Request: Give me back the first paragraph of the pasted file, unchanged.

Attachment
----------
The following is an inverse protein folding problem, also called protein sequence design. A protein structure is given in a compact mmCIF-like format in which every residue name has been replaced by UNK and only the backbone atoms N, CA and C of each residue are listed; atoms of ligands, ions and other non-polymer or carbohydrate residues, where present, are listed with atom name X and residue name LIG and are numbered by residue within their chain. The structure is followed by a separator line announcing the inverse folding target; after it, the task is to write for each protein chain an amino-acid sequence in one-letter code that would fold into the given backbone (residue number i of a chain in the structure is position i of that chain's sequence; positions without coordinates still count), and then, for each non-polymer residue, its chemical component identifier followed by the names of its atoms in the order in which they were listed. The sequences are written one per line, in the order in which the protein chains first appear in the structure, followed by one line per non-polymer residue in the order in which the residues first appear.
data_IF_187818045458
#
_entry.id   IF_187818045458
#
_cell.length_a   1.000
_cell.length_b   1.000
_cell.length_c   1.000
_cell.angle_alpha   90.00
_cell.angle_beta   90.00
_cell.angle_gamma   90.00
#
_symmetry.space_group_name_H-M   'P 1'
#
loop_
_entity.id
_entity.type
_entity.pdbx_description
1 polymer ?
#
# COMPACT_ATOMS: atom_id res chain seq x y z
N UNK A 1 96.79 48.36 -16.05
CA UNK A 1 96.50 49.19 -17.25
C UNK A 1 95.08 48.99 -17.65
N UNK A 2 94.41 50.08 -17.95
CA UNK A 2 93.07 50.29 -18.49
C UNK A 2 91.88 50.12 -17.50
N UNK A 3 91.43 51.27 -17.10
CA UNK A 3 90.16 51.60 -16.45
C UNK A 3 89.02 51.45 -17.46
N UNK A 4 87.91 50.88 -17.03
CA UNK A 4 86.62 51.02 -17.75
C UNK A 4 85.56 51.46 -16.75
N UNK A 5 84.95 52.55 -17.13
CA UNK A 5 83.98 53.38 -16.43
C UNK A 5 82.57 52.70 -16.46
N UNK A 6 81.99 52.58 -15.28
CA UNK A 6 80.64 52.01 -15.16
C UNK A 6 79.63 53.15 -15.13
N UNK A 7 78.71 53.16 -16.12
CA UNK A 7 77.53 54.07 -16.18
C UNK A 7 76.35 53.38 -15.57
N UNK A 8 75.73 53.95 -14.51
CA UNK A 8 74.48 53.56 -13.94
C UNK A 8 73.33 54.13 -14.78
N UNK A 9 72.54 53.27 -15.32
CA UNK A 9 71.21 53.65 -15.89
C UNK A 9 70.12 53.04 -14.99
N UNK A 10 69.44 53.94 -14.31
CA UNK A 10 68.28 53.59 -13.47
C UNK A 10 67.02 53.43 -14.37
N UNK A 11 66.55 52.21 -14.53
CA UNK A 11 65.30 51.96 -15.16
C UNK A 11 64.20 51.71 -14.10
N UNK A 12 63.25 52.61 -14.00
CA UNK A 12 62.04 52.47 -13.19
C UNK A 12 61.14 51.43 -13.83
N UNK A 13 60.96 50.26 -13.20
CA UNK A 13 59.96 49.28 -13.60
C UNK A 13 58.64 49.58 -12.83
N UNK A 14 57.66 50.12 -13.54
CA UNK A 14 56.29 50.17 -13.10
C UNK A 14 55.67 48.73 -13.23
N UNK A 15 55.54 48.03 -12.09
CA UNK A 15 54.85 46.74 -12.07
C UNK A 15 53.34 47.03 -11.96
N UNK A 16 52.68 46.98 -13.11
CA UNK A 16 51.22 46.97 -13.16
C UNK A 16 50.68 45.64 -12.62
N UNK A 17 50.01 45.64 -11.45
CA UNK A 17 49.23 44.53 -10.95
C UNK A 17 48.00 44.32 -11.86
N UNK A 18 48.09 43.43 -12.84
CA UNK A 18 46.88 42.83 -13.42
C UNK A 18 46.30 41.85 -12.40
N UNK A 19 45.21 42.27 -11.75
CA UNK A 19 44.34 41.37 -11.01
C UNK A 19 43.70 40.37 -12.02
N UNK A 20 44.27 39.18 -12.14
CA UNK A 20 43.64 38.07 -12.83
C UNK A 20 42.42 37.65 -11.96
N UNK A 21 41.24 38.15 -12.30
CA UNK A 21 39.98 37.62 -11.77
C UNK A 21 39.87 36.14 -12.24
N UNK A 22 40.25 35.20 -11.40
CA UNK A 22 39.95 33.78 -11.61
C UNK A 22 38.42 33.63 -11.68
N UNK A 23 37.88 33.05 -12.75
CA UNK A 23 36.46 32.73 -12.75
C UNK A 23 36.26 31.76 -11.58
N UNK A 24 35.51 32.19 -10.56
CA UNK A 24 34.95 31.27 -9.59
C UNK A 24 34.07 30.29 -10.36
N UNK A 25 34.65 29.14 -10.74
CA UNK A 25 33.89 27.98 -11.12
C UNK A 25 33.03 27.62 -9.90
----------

The following is an inverse protein folding problem, also called protein sequence design. A protein structure is given in a compact mmCIF-like format in which every residue name has been replaced by UNK and only the backbone atoms N, CA and C of each residue are listed; atoms of ligands, ions and other non-polymer or carbohydrate residues, where present, are listed with atom name X and residue name LIG and are numbered by residue within their chain. The structure is followed by a separator line announcing the inverse folding target; after it, the task is to write for each protein chain an amino-acid sequence in one-letter code that would fold into the given backbone (residue number i of a chain in the structure is position i of that chain's sequence; positions without coordinates still count), and then, for each non-polymer residue, its chemical component identifier followed by the names of its atoms in the order in which they were listed. The sequences are written one per line, in the order in which the protein chains first appear in the structure, followed by one line per non-polymer residue in the order in which the residues first appear.